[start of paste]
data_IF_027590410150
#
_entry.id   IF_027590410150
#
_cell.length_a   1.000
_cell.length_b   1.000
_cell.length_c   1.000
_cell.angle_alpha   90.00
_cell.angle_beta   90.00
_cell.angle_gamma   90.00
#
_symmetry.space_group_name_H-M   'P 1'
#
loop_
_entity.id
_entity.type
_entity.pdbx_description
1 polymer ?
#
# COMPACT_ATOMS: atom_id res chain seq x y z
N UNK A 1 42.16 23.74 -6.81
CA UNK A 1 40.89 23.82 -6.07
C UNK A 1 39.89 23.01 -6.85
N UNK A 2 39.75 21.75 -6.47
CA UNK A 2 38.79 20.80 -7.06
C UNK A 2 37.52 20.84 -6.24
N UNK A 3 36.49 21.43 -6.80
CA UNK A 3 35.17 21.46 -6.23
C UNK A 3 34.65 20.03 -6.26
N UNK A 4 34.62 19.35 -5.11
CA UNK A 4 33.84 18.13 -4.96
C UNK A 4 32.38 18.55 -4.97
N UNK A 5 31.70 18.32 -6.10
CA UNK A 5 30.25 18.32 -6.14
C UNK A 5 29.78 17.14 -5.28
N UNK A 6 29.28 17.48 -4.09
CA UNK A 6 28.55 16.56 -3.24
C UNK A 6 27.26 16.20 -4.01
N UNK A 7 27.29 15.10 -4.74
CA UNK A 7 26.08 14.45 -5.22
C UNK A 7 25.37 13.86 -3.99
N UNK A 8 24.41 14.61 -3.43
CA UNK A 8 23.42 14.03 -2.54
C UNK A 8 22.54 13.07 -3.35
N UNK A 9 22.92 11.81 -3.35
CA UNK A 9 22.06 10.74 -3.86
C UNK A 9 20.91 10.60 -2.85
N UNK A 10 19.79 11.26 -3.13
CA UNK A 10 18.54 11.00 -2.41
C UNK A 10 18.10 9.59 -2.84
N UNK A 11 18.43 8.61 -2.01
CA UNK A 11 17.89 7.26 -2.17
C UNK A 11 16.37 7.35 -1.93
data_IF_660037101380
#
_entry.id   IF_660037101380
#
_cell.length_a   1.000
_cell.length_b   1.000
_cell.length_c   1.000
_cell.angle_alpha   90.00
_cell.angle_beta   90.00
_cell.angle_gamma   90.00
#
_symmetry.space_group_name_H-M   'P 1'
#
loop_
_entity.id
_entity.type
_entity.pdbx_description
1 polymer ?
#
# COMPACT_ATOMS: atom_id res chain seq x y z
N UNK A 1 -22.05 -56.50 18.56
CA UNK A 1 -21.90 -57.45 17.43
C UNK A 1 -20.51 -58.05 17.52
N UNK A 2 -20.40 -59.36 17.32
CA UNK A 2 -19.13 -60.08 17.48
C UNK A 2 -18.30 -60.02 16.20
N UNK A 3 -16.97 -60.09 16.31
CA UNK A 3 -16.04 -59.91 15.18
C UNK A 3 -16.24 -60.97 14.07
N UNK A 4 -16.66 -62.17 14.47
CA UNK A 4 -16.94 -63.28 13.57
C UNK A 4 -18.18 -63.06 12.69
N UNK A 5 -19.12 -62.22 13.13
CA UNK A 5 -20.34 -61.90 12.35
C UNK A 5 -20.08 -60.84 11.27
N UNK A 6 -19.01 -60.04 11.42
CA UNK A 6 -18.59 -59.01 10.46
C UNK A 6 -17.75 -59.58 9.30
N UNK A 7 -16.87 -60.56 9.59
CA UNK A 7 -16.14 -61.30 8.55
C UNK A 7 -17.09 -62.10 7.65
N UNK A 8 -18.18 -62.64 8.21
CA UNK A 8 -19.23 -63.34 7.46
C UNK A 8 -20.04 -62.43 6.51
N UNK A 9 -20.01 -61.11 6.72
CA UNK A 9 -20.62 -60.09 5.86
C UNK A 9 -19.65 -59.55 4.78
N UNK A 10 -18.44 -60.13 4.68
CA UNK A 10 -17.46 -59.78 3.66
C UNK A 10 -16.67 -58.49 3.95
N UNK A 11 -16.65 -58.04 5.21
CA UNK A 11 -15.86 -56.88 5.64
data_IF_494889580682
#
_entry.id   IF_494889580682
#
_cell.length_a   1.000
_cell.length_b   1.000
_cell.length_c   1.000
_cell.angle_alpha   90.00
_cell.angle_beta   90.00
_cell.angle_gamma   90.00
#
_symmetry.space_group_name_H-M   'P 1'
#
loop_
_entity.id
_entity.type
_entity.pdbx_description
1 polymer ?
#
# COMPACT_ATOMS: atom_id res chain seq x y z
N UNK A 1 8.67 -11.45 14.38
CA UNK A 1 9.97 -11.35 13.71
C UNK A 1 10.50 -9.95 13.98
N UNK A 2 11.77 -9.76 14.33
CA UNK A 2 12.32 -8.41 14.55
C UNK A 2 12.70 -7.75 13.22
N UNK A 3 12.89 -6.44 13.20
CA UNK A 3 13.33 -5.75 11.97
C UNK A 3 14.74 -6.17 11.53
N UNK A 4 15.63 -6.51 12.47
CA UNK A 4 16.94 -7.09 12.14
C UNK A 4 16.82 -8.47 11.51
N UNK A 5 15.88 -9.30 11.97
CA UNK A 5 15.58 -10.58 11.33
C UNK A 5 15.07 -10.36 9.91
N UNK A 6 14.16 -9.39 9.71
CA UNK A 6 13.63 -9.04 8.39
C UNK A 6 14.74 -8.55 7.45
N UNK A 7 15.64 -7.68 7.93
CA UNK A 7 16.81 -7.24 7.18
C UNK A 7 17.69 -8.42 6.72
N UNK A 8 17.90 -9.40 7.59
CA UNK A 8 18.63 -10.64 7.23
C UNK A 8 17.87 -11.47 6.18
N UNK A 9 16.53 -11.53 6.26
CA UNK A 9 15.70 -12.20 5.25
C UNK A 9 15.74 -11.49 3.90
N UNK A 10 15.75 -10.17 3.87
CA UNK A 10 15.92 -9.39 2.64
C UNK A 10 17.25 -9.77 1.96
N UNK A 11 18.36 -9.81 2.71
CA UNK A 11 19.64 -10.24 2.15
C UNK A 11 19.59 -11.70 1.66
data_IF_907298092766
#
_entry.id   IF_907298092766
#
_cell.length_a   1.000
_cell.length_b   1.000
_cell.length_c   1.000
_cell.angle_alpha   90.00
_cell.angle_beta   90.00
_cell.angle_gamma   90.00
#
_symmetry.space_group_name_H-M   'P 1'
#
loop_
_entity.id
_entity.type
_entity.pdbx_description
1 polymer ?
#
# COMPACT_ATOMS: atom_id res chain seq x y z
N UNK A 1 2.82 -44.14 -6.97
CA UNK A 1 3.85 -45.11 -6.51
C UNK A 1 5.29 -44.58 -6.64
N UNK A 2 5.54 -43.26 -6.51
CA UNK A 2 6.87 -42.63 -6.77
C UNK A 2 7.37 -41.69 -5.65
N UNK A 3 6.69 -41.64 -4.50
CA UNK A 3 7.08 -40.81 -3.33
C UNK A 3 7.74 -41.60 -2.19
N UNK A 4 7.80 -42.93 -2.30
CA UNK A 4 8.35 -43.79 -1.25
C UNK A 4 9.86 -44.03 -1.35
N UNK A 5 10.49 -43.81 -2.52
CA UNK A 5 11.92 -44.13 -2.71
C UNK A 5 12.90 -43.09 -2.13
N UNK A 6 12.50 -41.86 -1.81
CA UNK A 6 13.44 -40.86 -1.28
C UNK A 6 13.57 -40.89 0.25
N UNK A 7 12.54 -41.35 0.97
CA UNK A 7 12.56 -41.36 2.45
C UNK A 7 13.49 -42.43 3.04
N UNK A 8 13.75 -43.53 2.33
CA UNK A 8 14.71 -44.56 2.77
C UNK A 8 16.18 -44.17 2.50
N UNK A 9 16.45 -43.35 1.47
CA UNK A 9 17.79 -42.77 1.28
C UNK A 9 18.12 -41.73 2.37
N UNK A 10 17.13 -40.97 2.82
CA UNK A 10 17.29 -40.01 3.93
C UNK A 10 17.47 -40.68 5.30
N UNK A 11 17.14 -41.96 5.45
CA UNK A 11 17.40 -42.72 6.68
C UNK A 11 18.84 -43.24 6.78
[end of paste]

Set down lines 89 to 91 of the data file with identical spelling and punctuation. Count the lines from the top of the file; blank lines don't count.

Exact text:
N UNK A 6 -19.01 -60.04 11.42
CA UNK A 6 -18.59 -59.01 10.46
C UNK A 6 -17.75 -59.58 9.30